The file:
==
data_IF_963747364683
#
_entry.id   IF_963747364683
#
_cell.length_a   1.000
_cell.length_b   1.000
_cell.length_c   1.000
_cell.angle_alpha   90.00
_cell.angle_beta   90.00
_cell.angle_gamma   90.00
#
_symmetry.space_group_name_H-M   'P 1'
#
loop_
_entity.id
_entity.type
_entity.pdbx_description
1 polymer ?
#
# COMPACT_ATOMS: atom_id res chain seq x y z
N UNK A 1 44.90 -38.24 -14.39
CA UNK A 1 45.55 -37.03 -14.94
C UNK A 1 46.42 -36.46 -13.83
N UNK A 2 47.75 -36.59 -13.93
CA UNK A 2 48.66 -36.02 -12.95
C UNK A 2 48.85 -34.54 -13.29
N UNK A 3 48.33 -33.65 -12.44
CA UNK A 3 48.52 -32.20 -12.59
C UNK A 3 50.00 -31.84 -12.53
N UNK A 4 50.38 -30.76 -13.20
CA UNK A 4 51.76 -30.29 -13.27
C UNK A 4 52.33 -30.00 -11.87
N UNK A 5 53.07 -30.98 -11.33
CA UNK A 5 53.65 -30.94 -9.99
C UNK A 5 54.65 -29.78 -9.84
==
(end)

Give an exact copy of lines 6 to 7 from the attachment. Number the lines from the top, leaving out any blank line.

_cell.length_b   1.000
_cell.length_c   1.000